The Salvation Army gives two lots to the city for an urban park | Indiana

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The city expects to move forward with urban park plans between Melbourne Avenue and 4th Street and along Market Street between 3rd and 5th Streets.

At a meeting of the Public Works and Safety Council, the three-member panel agreed to acquire the two lots on 4th Street belonging to the Salvation Army. The empty lots are located at 417 and 423 4th St. opposite the old Salvation Army building.

Dep. Mayor Jacob Pomasl said the lots were donated by the Salvation Army to the city for the use of the park. Both entities have signed the documents, which will be sent to Cass County Title for the title.

The idea for the urban park would provide a downtown outdoor concert arena and pavilion, Logansport Parks Department Administrator Jan Fawley said at a Parks Department meeting in January. These sites would be located on the property near the south area of ​​the East-West Alley between 3rd and 5th Streets and adjacent to Melbourne Avenue and Market Street.

In addition to the concert hall, the park, which is only a concept at this point, could feature a water fountain, a pavilion with a concession stand nearby, a ping-pong and tennis court. cornhole with an option for a fire pit, and a place for a mobile ice rink for the winter. The site would also open up an option for an apartment complex with a commercial establishment on site.

Coupled with the idea of ​​a downtown park, the city continues to improve infrastructure. Council awarded Central Paving a contract to mill, repair and resurface the annex, which includes the following streets behind Home Depot: Kingston Drive, Lexington Road (east of Yorktown), Kingsmill Drive, Youngstown Lane , Hampshire Drive, Georgian Lane, Jamestown Drive and Princeton Lane.

The paving project is expected to begin this spring.

The Main Street Revitalization Project (MSRP) also hopes to kick off this spring. Planning Department executive director Arin Shaver said the language of the contract between the city, the Indiana Office of Community and Rural Affairs (OCRA) and the contractor needs to be assessed.

She expects the agreement to be signed within the next two weeks. Once that’s done, work should be able to begin, possibly with behind-the-scenes projects starting by April or May.

Several downtown businesses will have their awnings, facades, exterior cladding and windows replaced. This $ 600,000 project is part of a matching grant funded by OCRA.

FIREFIGHTERS

The Logansport Fire Department has had a full-time position open for approximately three years. So, on Wednesday, the board approved LFD chief Rick Bair’s hiring of Cass County Adam Nolte as a full-time firefighter.

Nolte graduated from Logansport High School in 2013 and has been employed at Anderson’s in Walton for a year. He was also a member of the Miami Township Volunteer Fire Department for two years. He has received state level certifications in Firefighter I, II, Technical Rescue Awareness, EMR and Haz-Mat Operations and is currently enrolled in an Emergency Medical Technician class.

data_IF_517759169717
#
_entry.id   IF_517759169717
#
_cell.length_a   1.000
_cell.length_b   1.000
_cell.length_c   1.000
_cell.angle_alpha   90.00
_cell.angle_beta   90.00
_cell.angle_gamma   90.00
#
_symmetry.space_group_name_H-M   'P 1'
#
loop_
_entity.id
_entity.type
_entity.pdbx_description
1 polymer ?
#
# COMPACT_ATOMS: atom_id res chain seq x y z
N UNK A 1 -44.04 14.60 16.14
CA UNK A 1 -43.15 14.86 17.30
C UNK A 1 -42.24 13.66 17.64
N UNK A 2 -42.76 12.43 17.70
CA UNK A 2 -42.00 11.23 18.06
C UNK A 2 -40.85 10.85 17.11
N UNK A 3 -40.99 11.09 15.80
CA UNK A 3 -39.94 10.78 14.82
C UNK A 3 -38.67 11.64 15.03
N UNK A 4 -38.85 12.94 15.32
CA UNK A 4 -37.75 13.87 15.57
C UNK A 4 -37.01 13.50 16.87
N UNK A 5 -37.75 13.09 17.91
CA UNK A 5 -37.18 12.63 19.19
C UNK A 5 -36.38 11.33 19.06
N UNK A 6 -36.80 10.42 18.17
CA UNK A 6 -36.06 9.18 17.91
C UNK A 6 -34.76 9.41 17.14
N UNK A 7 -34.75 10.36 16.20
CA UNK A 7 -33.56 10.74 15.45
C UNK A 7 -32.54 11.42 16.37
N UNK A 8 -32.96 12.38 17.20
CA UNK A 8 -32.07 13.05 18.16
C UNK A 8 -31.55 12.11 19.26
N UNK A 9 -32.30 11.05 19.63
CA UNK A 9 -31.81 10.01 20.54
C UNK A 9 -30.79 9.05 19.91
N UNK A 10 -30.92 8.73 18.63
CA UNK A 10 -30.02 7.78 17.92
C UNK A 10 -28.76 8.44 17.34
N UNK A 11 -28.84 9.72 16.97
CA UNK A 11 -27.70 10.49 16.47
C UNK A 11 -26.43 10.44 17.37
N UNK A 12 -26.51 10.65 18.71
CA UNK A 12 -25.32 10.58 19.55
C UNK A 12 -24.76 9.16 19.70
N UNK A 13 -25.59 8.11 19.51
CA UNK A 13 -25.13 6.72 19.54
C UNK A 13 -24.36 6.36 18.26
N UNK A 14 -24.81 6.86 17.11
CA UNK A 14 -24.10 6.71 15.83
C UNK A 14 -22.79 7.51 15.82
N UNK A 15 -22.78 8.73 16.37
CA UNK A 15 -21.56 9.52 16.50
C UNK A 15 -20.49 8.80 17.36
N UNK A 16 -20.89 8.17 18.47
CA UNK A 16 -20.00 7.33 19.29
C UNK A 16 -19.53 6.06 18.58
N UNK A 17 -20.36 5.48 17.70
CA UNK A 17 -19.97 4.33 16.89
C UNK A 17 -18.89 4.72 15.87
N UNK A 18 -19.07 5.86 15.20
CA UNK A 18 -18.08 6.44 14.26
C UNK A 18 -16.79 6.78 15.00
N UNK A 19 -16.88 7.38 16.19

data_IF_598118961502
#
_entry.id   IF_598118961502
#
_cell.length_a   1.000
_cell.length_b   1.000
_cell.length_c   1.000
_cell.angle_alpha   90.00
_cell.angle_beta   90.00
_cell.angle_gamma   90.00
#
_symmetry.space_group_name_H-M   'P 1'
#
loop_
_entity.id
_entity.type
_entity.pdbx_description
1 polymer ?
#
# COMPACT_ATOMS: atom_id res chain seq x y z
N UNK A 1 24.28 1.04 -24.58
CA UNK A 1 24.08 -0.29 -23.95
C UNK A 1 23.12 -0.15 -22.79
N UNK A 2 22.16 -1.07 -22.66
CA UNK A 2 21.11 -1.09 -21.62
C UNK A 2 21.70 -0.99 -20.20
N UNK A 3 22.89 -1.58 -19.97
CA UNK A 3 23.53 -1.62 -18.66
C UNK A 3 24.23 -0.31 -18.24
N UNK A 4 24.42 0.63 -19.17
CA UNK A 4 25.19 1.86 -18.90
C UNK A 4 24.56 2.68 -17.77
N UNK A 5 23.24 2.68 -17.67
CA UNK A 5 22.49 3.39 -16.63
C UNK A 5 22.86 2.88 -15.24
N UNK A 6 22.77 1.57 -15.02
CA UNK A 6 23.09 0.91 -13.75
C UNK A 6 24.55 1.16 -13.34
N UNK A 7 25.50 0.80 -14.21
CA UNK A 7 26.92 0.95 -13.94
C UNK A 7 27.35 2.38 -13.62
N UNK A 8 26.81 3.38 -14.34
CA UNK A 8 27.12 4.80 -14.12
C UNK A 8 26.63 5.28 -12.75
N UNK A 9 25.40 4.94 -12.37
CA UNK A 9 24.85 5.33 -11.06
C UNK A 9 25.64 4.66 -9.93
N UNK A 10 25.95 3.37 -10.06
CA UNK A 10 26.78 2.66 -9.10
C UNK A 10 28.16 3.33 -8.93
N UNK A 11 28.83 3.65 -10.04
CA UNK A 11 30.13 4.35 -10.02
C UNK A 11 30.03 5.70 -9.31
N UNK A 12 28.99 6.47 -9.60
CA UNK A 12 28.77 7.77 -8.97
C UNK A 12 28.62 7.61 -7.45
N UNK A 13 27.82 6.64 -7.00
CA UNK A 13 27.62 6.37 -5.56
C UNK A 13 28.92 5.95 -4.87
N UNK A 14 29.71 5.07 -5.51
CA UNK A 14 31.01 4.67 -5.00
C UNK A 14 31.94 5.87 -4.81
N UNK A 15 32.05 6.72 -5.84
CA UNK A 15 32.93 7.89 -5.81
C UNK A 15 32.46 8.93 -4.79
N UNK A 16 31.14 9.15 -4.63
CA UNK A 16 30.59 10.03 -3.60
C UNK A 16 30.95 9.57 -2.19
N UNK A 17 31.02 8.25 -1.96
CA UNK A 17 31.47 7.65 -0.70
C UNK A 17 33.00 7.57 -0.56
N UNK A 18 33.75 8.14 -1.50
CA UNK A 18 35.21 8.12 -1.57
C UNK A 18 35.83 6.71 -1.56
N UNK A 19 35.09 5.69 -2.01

Nolte thanked the board for the approval and said he was happy to have the opportunity to serve the community and “follow in my father’s footsteps”.

His father, Jason, retired from the Logansport Fire Department in May 2018 after serving more than 20 years with the service.

But getting board approval wasn’t easy.

Clerk-Treasurer Duane Ullom pointed out that the hiring could mean a potential financial shortfall for the fire department.

Bair assured him that the finances had been worked out with the right committees. The concern has arisen over the possibility that former firefighter Scott Jones is seeking to return to his post. He was suspended without pay in 2018 after being arrested for criminal detention with bodily harm, assault and battery resulting in moderate bodily harm and interference in the reporting of a crime.

His jury trial begins on June 15 at Cass Superior Court 1.

Lisa Terry, a board member, asked what would happen if Jones ever wanted to return to work and if the city was ready in case he chose to sue over back wages.

City attorney Kelly Leeman said it was theoretically possible for Jones to take legal action, but would not be welcome to return to work.

No matter what the future holds, Mayor Chris Martin has said the city will be ready to face any consequences or outcomes.

And if it ever came to this, Bair said Nolte was fully aware that he might have to be sacked. Given the accusations, however, Bair remains confident that these issues will not materialize. Also, he said, he needs a full roster – he has 33 filled positions and needs 34. Nolte fills that amount.


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